A group of monumentally powerful teens must face an ancient, soul-eating foe in this second book of The Star Shards Chronicles.
A cataclysmic explosion has given earthly teens astronomical powers—when the star Mentarsus-H went supernova at their conceptions, the teens absorbed the shattered soul of the star and inherited unimaginable abilities. Now the Star Shards have become like gods, drunk on their own power—and ripe for manipulation by The Bringer, a creature who would turn them against one another and transform the planet into his own personal feeding ground. But who is more dangerous: The Bringer or the Star Shards?
Acclaimed author Neal Shusterman presents “a story which is grippingly unexpected” (The Bookwatch) that sets the stage for the riveting conclusion to The Star Shards trilogy.
Originally published by Tor Fantasy in 1999.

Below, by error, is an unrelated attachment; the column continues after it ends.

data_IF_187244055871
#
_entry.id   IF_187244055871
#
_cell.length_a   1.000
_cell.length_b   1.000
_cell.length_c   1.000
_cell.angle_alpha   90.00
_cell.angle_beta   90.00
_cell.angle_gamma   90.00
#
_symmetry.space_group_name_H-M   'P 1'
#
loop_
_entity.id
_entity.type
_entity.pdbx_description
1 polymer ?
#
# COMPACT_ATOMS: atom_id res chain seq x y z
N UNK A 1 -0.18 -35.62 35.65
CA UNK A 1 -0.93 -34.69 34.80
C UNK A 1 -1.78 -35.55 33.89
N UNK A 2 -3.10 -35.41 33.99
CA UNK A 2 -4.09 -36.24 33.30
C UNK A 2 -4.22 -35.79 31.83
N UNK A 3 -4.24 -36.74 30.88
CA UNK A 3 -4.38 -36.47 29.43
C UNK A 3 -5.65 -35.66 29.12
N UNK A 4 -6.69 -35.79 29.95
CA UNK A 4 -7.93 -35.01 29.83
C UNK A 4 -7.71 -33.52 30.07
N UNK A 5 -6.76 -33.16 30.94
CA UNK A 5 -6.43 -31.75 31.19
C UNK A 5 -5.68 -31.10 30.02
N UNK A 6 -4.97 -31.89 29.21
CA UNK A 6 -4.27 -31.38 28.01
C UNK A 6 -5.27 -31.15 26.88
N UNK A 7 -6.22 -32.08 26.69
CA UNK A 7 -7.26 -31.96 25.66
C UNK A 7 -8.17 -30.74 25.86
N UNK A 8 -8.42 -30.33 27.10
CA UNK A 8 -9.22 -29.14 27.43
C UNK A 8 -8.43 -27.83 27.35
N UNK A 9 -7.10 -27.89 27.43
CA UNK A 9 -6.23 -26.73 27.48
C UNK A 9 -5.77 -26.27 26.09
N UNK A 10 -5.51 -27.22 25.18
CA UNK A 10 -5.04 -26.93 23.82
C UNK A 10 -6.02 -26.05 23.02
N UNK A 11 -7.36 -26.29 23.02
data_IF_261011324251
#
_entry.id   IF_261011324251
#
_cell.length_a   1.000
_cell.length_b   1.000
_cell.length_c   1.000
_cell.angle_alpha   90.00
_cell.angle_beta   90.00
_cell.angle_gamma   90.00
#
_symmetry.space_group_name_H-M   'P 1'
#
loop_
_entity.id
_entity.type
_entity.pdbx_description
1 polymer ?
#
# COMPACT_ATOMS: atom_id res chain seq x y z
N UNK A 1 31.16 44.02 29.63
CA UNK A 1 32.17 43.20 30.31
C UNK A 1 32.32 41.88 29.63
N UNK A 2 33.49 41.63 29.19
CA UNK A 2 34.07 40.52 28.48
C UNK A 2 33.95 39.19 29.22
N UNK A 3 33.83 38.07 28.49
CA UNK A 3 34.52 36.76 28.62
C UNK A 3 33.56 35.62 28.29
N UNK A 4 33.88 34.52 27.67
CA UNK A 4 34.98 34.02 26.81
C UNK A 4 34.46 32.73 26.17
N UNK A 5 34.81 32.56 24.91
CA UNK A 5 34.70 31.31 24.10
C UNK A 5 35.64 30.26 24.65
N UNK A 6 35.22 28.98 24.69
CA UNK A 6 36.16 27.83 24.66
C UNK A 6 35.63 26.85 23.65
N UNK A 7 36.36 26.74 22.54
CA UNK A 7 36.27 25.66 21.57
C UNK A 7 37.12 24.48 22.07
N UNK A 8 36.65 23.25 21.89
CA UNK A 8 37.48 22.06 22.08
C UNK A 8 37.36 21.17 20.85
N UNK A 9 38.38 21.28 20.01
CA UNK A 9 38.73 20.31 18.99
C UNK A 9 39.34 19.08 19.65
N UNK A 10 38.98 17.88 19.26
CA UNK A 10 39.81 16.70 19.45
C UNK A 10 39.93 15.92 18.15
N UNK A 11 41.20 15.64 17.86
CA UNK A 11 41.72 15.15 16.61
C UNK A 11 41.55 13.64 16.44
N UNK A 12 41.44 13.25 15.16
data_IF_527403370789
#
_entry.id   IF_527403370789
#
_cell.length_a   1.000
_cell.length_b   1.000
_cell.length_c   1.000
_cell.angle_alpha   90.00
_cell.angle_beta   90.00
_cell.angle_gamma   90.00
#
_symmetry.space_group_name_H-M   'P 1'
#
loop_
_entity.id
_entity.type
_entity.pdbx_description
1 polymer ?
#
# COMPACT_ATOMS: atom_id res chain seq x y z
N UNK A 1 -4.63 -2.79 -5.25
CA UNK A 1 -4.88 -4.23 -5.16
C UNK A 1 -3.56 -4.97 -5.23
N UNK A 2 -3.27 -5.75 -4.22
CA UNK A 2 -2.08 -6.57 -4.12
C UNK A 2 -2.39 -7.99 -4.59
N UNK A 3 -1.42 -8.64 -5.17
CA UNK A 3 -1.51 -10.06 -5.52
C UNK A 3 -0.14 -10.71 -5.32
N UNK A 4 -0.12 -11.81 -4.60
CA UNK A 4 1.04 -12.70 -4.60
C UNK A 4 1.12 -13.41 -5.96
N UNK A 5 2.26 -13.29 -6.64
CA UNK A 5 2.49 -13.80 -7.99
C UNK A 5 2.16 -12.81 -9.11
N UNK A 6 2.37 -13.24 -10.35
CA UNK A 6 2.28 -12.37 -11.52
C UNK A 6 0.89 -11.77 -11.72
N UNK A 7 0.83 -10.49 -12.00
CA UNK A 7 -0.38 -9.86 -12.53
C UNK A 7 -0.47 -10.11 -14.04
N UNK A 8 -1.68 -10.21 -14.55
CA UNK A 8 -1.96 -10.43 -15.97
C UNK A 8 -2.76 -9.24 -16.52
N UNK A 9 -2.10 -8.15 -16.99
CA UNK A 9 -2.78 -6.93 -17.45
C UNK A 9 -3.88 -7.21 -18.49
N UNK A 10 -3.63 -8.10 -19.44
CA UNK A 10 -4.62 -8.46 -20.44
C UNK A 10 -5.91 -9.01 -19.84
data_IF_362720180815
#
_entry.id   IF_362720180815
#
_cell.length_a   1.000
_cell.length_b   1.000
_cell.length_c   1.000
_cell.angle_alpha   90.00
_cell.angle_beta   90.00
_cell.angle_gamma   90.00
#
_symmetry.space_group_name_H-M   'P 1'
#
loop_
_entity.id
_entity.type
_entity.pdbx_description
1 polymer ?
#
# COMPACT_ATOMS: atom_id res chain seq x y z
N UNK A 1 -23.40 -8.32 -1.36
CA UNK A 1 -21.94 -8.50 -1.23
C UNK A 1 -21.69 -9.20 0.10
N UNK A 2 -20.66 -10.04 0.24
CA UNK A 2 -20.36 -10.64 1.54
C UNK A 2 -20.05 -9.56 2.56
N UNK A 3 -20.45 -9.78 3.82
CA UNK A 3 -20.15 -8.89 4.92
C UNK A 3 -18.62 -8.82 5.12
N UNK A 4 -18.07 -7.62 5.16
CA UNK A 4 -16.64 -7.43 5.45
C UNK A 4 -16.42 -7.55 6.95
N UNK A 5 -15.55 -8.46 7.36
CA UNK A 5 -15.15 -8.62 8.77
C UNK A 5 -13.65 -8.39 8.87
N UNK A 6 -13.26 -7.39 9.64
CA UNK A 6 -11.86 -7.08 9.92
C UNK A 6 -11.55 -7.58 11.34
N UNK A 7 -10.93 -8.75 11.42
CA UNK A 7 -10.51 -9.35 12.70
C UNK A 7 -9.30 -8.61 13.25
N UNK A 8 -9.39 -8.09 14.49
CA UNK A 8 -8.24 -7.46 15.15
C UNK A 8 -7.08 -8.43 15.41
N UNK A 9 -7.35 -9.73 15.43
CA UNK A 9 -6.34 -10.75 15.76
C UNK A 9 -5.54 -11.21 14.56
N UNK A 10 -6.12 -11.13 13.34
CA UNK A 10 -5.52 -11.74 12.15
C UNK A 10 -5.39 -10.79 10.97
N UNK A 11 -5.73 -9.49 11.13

In this low-key sequel to Shusterman's well-received fantasy, Scorpion Shards (1995), the five living Star Shards, whose souls are "the shattered fragments of the star Mentarus-H, which went supernova nova, at the moment each...was conceived," have shuffled off the soul-sapping parasites of their previous adventure and assumed the incarnation of gifted adolescents. Dispersed across America, each Shard attempts to live a relatively quiet life, but their luminous spirits are a beacon to the Bringer, an extradimensional demon who hungers for human souls. In the guise of Okoya, an androgynous mystic, the Bringer follows Winston Pell, Tory Smythe, Lourdes Hidalgo and Michael Lipranski to San Simeon, Calif., where Shard leader Dillon Cole has reunited them due to his presentiments of a disruption in the cosmic pattern. Manipulating individual vanities, the Mephistophlian Okoya orchestrates the Shards' development into a multicultural team of misguided miracle workers who nearly put their self-interest before the endangered fate of the world. Echoes of classical and Christian mythology reverberate throughout this tale of fallible messiahs and fallen creatures, giving it an uncommonly solid subtext. Veteran fantasy fans may find its plot a composite of familiar quest themes, but younger readers will likely be drawn to its youthful protagonists, whose maturation and growth is marked by their responsible mastery of extraordinary talents. It is for this readership that Shusterman seems to be setting up future tales, in which the surviving Shards will no doubt be a bit older and a lot wiser.